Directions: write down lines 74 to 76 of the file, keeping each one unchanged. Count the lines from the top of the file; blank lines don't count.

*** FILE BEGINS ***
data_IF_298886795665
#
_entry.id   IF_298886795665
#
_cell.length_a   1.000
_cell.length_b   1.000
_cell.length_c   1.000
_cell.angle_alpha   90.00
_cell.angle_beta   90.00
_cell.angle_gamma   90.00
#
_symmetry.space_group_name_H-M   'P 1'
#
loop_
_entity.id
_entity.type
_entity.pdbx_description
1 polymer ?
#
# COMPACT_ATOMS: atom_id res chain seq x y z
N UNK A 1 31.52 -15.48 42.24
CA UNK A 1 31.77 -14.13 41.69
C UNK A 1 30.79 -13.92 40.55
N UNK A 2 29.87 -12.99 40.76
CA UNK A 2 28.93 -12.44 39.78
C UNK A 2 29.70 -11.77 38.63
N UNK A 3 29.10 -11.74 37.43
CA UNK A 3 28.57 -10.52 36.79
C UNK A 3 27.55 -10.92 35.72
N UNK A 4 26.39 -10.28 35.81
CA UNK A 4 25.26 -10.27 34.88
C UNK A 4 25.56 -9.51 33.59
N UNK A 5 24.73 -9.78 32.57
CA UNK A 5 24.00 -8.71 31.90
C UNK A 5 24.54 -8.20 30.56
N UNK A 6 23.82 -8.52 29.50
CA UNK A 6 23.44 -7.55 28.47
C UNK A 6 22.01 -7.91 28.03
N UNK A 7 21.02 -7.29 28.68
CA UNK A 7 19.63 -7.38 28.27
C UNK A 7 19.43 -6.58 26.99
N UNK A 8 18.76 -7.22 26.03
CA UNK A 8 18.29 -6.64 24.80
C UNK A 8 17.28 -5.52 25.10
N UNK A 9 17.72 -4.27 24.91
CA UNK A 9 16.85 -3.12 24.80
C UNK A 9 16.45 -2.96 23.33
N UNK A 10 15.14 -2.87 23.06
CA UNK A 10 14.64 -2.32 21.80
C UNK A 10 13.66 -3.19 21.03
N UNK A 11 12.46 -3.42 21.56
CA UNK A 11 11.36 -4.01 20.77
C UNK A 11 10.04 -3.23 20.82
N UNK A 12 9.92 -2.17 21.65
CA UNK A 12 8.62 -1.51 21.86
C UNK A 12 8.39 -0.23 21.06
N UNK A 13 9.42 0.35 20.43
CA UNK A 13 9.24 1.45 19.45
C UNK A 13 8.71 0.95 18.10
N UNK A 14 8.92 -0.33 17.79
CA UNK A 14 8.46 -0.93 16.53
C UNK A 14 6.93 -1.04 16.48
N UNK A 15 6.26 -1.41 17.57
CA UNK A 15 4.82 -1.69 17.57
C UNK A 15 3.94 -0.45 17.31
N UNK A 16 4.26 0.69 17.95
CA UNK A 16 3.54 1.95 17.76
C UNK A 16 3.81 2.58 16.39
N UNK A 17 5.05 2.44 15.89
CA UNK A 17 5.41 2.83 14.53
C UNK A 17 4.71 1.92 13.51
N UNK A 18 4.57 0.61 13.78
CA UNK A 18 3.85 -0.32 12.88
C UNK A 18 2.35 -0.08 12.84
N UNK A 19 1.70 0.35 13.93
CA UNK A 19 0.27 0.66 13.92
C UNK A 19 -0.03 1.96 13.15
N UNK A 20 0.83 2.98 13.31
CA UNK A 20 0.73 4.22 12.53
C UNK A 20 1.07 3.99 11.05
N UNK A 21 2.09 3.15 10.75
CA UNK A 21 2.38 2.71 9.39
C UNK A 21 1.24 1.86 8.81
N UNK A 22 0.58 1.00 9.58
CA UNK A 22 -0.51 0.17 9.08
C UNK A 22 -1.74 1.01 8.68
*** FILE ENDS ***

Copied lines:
C UNK A 18 2.35 -0.08 12.84
N UNK A 19 1.70 0.35 13.93
CA UNK A 19 0.27 0.66 13.92